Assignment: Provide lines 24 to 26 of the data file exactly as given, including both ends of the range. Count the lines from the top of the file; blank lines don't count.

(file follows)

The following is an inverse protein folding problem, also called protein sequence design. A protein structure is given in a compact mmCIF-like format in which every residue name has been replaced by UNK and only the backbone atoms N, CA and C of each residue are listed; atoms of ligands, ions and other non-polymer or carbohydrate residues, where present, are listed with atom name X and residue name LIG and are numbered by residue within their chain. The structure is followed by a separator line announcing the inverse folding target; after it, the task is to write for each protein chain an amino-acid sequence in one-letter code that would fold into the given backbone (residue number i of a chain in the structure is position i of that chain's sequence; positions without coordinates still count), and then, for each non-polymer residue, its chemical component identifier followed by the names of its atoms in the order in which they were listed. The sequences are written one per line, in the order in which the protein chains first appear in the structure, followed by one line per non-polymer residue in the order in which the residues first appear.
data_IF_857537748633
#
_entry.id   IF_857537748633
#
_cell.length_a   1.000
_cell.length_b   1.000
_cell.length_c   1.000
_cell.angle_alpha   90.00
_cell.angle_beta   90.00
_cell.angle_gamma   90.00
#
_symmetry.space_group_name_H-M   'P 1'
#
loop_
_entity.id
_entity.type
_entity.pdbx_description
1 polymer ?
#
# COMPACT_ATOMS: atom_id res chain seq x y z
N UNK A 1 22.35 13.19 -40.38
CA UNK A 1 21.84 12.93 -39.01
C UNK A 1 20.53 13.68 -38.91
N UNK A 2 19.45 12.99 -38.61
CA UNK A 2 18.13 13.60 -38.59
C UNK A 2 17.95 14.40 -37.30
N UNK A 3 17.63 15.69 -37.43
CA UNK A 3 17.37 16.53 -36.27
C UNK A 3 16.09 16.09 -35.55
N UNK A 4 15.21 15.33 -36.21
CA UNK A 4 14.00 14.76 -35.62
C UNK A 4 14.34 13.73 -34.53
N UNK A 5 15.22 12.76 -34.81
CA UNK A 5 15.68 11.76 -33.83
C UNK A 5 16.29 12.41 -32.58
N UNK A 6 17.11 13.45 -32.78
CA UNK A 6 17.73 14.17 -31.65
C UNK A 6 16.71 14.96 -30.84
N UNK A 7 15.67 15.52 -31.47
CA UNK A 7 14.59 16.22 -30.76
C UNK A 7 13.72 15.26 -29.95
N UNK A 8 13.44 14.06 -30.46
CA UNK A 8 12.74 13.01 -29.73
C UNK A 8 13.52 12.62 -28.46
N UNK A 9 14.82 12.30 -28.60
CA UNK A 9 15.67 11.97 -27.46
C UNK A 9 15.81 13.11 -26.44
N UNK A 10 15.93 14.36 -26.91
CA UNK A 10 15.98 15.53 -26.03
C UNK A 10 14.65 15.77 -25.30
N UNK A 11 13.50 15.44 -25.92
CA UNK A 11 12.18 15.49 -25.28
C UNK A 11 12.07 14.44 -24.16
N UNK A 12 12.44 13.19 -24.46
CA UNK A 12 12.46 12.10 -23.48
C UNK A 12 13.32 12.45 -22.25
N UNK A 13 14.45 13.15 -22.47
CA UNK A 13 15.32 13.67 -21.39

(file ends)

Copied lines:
C UNK A 1 20.53 13.68 -38.91
N UNK A 2 19.45 12.99 -38.61
CA UNK A 2 18.13 13.60 -38.59